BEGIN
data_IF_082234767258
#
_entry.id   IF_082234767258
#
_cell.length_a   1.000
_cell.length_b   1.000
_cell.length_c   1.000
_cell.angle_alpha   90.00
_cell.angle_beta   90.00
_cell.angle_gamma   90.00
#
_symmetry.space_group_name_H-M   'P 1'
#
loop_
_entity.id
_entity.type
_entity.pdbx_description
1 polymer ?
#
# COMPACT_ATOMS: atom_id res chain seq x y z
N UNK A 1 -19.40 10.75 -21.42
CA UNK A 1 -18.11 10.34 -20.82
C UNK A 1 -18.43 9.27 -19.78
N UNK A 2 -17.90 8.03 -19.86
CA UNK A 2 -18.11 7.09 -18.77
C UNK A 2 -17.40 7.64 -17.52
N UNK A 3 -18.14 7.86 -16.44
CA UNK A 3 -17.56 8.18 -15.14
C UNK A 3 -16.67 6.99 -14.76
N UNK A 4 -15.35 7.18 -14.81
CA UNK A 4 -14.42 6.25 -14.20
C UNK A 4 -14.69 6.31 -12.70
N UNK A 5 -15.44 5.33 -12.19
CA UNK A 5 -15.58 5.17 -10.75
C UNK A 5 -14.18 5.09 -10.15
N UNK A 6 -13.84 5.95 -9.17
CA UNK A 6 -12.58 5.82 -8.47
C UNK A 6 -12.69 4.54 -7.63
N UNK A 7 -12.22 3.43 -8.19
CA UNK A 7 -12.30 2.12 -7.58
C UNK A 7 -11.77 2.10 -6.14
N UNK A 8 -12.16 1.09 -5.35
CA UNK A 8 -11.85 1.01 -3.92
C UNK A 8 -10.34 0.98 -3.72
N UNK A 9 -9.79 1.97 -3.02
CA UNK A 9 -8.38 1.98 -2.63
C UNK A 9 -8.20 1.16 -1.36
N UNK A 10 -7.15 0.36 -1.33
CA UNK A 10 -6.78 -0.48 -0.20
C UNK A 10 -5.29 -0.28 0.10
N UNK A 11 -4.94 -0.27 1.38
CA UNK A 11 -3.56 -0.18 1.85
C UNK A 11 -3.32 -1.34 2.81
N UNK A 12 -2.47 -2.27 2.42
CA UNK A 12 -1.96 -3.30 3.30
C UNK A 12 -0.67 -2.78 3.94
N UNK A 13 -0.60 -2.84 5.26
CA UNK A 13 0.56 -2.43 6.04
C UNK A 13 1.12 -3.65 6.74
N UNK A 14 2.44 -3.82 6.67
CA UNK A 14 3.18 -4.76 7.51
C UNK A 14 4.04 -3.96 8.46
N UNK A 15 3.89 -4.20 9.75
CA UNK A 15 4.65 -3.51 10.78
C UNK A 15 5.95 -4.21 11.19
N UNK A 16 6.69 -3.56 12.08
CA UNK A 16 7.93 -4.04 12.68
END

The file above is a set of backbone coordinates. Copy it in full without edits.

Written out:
data_IF_082234767258
#
_entry.id   IF_082234767258
#
_cell.length_a   1.000
_cell.length_b   1.000
_cell.length_c   1.000
_cell.angle_alpha   90.00
_cell.angle_beta   90.00
_cell.angle_gamma   90.00
#
_symmetry.space_group_name_H-M   'P 1'
#
loop_
_entity.id
_entity.type
_entity.pdbx_description
1 polymer ?
#
# COMPACT_ATOMS: atom_id res chain seq x y z
N UNK A 1 -19.40 10.75 -21.42
CA UNK A 1 -18.11 10.34 -20.82
C UNK A 1 -18.43 9.27 -19.78
N UNK A 2 -17.90 8.03 -19.86
CA UNK A 2 -18.11 7.09 -18.77
C UNK A 2 -17.40 7.64 -17.52
N UNK A 3 -18.14 7.86 -16.44
CA UNK A 3 -17.56 8.18 -15.14
C UNK A 3 -16.67 6.99 -14.76
N UNK A 4 -15.35 7.18 -14.81
CA UNK A 4 -14.42 6.25 -14.20
C UNK A 4 -14.69 6.31 -12.70
N UNK A 5 -15.44 5.33 -12.19
CA UNK A 5 -15.58 5.17 -10.75
C UNK A 5 -14.18 5.09 -10.15
N UNK A 6 -13.84 5.95 -9.17
CA UNK A 6 -12.58 5.82 -8.47
C UNK A 6 -12.69 4.54 -7.63
N UNK A 7 -12.22 3.43 -8.19
CA UNK A 7 -12.30 2.12 -7.58
C UNK A 7 -11.77 2.10 -6.14
N UNK A 8 -12.16 1.09 -5.35
CA UNK A 8 -11.85 1.01 -3.92
C UNK A 8 -10.34 0.98 -3.72
N UNK A 9 -9.79 1.97 -3.02
CA UNK A 9 -8.38 1.98 -2.63
C UNK A 9 -8.20 1.16 -1.36
N UNK A 10 -7.15 0.36 -1.33
CA UNK A 10 -6.78 -0.48 -0.20
C UNK A 10 -5.29 -0.28 0.10
N UNK A 11 -4.94 -0.27 1.38
CA UNK A 11 -3.56 -0.18 1.85
C UNK A 11 -3.32 -1.34 2.81
N UNK A 12 -2.47 -2.27 2.42
CA UNK A 12 -1.96 -3.30 3.30
C UNK A 12 -0.67 -2.78 3.94
N UNK A 13 -0.60 -2.84 5.26
CA UNK A 13 0.56 -2.43 6.04
C UNK A 13 1.12 -3.65 6.74
N UNK A 14 2.44 -3.82 6.67
CA UNK A 14 3.18 -4.76 7.51
C UNK A 14 4.04 -3.96 8.46
N UNK A 15 3.89 -4.20 9.75
CA UNK A 15 4.65 -3.51 10.78
C UNK A 15 5.95 -4.21 11.19
N UNK A 16 6.69 -3.56 12.08
CA UNK A 16 7.93 -4.04 12.68